Such sensor element is particularly suitable for use in a resistivity logging tool.

According to another aspect, the invention provides an electrical measurement sensor comprising:

a metal support having an outside surface and an inside surface;

a first layer of a material that is hard and electrically insulating deposited on the outside surface of the support;

a layer of a material that is hard and electrically conductive deposited on a portion of the first layer and defining one or more electrodes;

at least one electrical through connection disposed inside or against the inside surface of the metal support;

electrically link elements deposited on the first layer, each having a first end connected to an electrode and a second end connected to one of the through connections; and

a second layer of a material that is hard and electrically insulating, covering at least some of the link elements.

The invention also provides a method of manufacturing an electrical measurement sensor, the method comprising the following steps:

depositing a first layer of a material that is hard and electrically insulating on the outside surface of a metal support;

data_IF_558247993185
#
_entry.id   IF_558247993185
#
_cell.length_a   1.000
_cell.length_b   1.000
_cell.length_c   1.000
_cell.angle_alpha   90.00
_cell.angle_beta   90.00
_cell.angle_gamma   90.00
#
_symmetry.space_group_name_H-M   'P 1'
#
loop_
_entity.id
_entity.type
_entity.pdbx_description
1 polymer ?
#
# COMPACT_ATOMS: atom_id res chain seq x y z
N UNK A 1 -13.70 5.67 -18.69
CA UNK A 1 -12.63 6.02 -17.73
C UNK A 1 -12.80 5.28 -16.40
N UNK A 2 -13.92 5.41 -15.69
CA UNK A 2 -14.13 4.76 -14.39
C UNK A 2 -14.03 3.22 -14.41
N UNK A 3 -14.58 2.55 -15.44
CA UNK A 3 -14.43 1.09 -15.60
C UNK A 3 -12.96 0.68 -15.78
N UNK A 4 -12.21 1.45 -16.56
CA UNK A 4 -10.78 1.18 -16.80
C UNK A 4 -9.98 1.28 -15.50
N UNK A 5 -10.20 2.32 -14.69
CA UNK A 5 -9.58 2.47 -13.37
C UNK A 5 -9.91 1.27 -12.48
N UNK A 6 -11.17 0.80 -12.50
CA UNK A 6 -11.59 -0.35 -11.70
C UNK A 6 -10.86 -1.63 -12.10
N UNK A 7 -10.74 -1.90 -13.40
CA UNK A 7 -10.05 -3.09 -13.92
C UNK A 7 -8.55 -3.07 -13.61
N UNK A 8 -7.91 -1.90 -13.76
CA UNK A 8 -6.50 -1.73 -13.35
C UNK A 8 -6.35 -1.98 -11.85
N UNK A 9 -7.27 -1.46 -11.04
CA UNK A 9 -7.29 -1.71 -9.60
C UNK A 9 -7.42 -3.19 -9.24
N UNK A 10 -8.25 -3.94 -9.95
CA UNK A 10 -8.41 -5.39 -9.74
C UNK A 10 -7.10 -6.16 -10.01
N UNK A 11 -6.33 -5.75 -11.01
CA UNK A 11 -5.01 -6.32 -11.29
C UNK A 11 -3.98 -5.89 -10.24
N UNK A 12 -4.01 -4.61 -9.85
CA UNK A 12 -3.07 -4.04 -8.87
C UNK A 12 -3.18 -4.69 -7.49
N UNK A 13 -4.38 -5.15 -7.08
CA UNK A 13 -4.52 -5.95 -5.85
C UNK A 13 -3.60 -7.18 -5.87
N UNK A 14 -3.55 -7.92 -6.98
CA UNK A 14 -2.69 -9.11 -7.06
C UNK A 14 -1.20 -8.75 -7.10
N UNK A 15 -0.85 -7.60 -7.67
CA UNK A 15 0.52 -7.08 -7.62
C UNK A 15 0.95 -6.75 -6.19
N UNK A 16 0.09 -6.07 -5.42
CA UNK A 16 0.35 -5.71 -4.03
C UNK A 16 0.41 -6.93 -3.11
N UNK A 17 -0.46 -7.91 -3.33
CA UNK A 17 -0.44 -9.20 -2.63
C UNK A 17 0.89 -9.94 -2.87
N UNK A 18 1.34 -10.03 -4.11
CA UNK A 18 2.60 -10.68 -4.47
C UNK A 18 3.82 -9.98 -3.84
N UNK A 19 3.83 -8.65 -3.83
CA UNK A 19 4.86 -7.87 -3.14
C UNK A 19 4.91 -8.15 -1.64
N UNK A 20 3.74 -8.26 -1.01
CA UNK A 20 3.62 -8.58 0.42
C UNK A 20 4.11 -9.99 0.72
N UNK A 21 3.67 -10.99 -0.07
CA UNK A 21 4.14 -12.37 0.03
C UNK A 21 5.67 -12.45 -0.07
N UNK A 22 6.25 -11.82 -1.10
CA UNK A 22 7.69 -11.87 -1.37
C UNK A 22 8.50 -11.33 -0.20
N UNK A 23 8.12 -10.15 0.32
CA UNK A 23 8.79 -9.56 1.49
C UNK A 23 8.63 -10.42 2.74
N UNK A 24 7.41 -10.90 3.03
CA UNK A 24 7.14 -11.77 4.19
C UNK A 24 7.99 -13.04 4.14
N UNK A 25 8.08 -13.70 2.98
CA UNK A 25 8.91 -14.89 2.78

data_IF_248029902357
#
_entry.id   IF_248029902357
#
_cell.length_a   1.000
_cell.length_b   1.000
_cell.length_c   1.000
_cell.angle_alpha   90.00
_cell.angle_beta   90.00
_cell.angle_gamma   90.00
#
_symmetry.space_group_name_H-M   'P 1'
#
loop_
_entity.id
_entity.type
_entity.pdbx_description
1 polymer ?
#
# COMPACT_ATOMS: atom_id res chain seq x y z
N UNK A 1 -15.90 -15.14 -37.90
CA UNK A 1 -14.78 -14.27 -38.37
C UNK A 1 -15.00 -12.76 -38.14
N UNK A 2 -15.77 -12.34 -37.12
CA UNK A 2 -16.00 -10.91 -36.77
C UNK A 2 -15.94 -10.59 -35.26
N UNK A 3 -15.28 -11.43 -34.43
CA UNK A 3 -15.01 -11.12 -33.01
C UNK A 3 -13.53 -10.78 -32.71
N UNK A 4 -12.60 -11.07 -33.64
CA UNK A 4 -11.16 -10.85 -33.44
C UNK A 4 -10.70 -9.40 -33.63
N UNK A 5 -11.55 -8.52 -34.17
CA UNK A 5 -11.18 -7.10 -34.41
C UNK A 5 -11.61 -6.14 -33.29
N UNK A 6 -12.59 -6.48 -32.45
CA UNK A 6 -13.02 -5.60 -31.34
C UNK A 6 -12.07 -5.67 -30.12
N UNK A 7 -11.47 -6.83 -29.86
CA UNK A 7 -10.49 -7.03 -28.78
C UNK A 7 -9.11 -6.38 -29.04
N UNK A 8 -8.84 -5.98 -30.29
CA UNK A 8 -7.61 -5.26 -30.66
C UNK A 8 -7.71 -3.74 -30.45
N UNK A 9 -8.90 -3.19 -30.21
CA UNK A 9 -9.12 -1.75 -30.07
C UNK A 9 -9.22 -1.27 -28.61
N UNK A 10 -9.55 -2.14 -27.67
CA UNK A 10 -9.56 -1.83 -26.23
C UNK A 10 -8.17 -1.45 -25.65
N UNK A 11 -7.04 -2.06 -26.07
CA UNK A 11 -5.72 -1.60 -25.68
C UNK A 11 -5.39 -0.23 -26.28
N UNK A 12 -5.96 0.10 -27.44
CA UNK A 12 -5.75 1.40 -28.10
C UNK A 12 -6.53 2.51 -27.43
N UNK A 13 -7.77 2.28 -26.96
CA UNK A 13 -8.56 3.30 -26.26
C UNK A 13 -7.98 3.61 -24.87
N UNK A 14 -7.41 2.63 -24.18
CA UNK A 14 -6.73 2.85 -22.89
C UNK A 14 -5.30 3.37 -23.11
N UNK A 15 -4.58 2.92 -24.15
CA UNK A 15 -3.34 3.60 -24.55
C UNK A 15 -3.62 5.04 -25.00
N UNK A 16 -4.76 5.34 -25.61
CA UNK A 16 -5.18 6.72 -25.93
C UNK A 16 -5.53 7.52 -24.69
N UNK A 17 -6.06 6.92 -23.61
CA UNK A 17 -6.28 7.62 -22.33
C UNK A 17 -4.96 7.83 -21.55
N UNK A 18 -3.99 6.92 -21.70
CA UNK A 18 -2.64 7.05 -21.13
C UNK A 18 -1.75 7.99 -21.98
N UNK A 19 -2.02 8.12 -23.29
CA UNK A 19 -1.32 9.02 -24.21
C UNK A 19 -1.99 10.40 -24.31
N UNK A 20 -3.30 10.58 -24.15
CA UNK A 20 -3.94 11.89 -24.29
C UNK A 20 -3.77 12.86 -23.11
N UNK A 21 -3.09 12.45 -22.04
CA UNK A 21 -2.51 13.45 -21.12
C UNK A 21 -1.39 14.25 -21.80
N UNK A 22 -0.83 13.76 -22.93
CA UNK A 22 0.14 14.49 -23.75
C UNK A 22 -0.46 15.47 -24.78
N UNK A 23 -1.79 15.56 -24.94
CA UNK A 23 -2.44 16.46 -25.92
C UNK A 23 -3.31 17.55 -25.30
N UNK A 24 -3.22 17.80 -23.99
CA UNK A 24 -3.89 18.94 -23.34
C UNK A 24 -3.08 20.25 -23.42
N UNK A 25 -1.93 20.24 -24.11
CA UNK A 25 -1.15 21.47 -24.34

depositing a layer of a material that is hard and electrically conductive on a portion of the first layer, thereby defining at least one electrode;

forming at least one electrical through connection inside the metal support or against its inside surface;

depositing electrical link elements on the first layer, a first end of each element being connected to an electrode and a second end thereof being connected to one of the through connections; and

depositing a second layer of a material that is hard and electrically insulating on at least some of said link elements.

Other aspects of the invention appear in the dependent claims.

BRIEF DESCRIPTION OF THE DRAWINGS

The characteristics and advantages of the invention appear more clearly on reading the following description. The description relates to embodiments given by way of non-limiting explanation, and it refers to the accompanying drawings, in which: